Wednesday, December 17, 2014

Meet BINA48, the Real Life Inspiration for "Halina"

BINA48 is one of the most advanced forms of artificial intelligence today, and the story of her creation is so fascinating it reads like science fiction. Here's a brief summary on the robot that inspired the short film Halina.

It starts with Martine Rothblatt, a lawyer, entrepreneur and the highest paid female CEO in America (it bears mentioning that Martine was born "Martin," and her amazing accomplishments are less of a win for feminism and more of a win for transgender Americans).

Rothblatt has an impressive list of accomplishments to her name, but the creation of BINA48 was born from her specific and ambitious curiosity: can a human's consciousness be "uploaded" to a robot body? The method was to combine the most innovative artificial intelligence with the information and personality of a real person. To test this hypothesis, Rothblatt used her wife of 28 years, Bina Aspen Rothblatt, as the template.

In 2007, Rothblatt teamed up with David Hanson, the robotics designer behind some of the most innovative humanoid robots on Earth. Four years later, Hanson debuted BINA48: a robot bust made to resemble the real BINA. The replica was fully interactive, containing Bina's memories, stories, and feelings. Several journalists and talk show hosts have had the chance to interview BINA48 - often with mixed results.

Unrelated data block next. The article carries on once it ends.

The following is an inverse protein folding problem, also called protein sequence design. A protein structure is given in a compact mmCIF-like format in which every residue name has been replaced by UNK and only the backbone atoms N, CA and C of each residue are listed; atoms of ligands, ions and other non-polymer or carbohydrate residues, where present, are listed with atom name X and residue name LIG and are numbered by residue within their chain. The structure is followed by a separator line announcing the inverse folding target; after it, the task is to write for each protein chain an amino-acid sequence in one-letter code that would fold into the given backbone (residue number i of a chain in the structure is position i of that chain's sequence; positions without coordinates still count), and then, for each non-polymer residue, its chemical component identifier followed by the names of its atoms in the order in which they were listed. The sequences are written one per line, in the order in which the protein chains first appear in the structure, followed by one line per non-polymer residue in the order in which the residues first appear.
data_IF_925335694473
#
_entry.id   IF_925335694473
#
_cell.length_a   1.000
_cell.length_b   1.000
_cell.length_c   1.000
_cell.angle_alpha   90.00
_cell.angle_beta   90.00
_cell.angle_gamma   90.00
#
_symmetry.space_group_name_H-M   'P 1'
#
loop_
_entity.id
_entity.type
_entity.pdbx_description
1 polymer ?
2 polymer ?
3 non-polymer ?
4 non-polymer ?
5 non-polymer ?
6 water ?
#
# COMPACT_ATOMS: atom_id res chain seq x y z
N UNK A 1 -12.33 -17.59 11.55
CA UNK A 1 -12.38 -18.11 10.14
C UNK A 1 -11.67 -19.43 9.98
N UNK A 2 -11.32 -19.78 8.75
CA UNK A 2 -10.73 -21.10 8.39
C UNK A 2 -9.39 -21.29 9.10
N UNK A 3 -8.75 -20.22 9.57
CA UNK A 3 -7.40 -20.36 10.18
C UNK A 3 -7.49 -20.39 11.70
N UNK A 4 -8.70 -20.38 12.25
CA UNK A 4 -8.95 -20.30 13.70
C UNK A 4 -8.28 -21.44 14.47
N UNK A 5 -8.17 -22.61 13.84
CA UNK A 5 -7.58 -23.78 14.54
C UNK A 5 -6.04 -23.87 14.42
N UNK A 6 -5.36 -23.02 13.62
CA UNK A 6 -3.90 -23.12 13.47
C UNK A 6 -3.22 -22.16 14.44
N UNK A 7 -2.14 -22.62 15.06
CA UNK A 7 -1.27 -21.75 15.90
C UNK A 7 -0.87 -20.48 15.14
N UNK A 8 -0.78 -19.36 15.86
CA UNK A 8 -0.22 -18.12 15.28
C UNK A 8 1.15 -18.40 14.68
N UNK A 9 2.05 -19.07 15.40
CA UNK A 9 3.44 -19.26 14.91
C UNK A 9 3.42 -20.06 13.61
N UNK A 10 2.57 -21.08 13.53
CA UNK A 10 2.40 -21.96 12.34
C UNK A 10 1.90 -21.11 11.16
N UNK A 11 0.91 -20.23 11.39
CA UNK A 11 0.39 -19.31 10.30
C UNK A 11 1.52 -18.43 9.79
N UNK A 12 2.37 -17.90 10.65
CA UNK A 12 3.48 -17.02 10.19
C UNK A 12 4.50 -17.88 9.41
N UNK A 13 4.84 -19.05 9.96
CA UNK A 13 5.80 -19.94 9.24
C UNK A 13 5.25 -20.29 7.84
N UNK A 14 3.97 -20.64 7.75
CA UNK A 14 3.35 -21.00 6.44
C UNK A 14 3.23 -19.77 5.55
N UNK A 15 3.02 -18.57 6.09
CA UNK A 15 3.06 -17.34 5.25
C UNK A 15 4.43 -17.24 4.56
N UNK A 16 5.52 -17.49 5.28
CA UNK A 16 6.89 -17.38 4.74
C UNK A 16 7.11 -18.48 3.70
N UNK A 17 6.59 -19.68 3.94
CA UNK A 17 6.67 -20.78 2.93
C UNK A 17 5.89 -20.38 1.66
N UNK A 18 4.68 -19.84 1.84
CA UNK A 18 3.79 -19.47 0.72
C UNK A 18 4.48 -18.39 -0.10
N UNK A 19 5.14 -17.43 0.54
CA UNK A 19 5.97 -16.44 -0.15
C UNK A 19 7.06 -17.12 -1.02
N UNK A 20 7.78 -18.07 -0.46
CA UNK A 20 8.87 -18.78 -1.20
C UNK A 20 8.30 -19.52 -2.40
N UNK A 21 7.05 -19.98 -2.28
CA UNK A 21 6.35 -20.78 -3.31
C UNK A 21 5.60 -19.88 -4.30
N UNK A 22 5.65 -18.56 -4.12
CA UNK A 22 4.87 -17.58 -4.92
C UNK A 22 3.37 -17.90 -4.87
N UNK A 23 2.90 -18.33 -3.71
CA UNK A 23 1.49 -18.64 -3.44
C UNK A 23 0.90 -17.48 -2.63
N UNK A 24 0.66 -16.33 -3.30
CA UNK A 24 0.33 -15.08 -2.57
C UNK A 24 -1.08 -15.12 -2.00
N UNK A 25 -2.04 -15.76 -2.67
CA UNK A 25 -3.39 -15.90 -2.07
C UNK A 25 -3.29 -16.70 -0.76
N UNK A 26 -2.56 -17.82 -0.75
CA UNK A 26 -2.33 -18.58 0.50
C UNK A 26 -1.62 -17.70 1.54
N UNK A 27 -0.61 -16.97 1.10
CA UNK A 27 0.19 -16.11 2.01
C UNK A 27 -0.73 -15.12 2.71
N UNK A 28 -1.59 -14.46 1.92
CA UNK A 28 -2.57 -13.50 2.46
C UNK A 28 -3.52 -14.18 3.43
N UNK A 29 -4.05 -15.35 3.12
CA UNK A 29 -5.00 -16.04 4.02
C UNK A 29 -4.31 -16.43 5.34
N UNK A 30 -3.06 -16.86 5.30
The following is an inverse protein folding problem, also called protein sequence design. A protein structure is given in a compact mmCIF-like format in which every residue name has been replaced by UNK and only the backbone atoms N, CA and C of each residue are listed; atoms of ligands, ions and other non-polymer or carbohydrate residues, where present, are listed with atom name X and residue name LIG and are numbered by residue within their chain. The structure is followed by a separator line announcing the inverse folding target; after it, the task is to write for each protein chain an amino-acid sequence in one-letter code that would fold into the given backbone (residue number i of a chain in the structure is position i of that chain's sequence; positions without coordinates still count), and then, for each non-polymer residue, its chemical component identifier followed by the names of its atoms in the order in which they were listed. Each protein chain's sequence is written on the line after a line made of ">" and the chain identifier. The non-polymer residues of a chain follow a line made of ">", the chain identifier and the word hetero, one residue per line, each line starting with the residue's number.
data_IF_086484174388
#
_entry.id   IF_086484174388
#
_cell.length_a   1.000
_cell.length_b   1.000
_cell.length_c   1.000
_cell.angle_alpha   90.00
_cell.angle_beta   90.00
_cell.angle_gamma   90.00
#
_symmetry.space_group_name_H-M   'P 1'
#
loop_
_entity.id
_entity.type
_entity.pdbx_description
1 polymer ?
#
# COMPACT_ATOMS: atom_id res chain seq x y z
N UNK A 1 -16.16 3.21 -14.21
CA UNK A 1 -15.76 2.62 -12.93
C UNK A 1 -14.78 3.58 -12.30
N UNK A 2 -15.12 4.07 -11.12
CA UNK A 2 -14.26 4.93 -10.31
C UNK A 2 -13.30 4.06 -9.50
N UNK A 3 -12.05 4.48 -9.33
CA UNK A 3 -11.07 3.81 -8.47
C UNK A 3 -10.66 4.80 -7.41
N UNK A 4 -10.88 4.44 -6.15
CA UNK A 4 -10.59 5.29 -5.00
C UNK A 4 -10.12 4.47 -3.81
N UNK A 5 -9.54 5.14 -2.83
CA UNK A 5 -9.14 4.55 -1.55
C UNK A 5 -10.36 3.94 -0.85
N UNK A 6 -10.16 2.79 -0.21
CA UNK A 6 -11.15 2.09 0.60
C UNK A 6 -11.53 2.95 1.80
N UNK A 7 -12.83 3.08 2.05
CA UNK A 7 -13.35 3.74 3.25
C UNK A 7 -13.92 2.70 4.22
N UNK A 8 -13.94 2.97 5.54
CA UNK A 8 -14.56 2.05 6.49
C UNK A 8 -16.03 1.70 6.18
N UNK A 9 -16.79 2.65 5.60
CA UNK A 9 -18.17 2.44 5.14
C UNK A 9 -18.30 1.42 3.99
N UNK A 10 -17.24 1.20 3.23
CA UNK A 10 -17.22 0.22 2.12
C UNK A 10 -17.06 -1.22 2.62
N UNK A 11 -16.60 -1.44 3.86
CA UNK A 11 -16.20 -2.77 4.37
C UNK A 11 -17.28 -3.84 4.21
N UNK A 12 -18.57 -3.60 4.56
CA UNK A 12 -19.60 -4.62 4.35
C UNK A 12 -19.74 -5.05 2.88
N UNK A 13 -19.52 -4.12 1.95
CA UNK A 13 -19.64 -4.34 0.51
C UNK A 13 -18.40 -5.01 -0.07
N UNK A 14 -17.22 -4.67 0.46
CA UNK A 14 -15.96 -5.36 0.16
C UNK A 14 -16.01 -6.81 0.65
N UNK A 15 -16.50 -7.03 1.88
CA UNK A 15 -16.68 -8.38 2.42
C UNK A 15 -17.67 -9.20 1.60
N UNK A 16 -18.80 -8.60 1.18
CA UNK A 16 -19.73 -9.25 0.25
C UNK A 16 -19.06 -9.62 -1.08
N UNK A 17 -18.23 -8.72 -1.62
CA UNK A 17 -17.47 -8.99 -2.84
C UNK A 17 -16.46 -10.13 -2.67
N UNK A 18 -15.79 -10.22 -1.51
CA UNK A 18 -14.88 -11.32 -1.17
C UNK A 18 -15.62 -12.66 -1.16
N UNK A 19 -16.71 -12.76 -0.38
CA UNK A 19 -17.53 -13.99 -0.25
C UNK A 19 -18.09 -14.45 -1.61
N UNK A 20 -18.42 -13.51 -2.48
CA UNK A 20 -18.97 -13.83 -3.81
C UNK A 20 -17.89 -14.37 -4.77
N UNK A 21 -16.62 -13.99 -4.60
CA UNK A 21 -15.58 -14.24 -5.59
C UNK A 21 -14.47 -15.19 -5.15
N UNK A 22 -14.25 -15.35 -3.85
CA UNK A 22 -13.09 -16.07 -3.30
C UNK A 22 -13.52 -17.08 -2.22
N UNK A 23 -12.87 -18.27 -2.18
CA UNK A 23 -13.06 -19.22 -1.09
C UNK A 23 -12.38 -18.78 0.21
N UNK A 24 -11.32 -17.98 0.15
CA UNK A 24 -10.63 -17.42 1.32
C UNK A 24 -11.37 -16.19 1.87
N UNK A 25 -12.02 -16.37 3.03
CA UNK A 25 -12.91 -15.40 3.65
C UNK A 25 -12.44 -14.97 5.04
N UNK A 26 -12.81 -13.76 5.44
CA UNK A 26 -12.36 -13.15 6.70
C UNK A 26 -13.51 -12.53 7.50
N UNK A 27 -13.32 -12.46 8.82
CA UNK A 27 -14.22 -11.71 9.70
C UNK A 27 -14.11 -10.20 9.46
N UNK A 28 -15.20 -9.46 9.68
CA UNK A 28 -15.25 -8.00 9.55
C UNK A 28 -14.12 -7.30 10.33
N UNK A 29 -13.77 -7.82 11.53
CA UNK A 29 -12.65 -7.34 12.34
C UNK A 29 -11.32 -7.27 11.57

I first read about BINA48 in the book Lost at Sea:The Jon Ronson Mysteries, a collection of stories from literary journalist Jon Ronson. In the chapter titled "Doesn't Everyone Have a Solar?" Ronson interviewed several of the world's most highly-developed AI robots, including Zeno, Aiko, and BINA48 (a warning about those links, you're about to enter the unsettling world of the uncanny valley).

Before Ronson's encounter with BINA48, as he recalls in his book, he was asked not to be profane in front of her as she's always learning. Ronson writes that Rothblatt and Bina visit BINA48 once every few months (according to the robot's caregiver). In a rare interview with Rothblatt herself, Ronson senses the intense love she has for the real Bina, and he alludes to the possible disappointment in how BINA48 turned out - perhaps because of its lack of sentience.

Whether this interpreted disappointment is true or not, the profound love between Rothblatt and Bina - as well as the idea of a highly evolved robot that becomes rejected by its creator - was the inspiration for the Halina script. In Halina, the robot is truly a carbon copy of the original woman (a woman who is now deceased). The robot, now without purpose or identity, simply sits alone in a room retaining her beautiful youthfulness while those around her age. It's a story that's heartbreaking to me, but also poetic - and I hope you all enjoy it when it's complete.

One more fun fact: the name "Halina" is a combination of "Bina" and "HAL" from 2001: A Space Odyssey.

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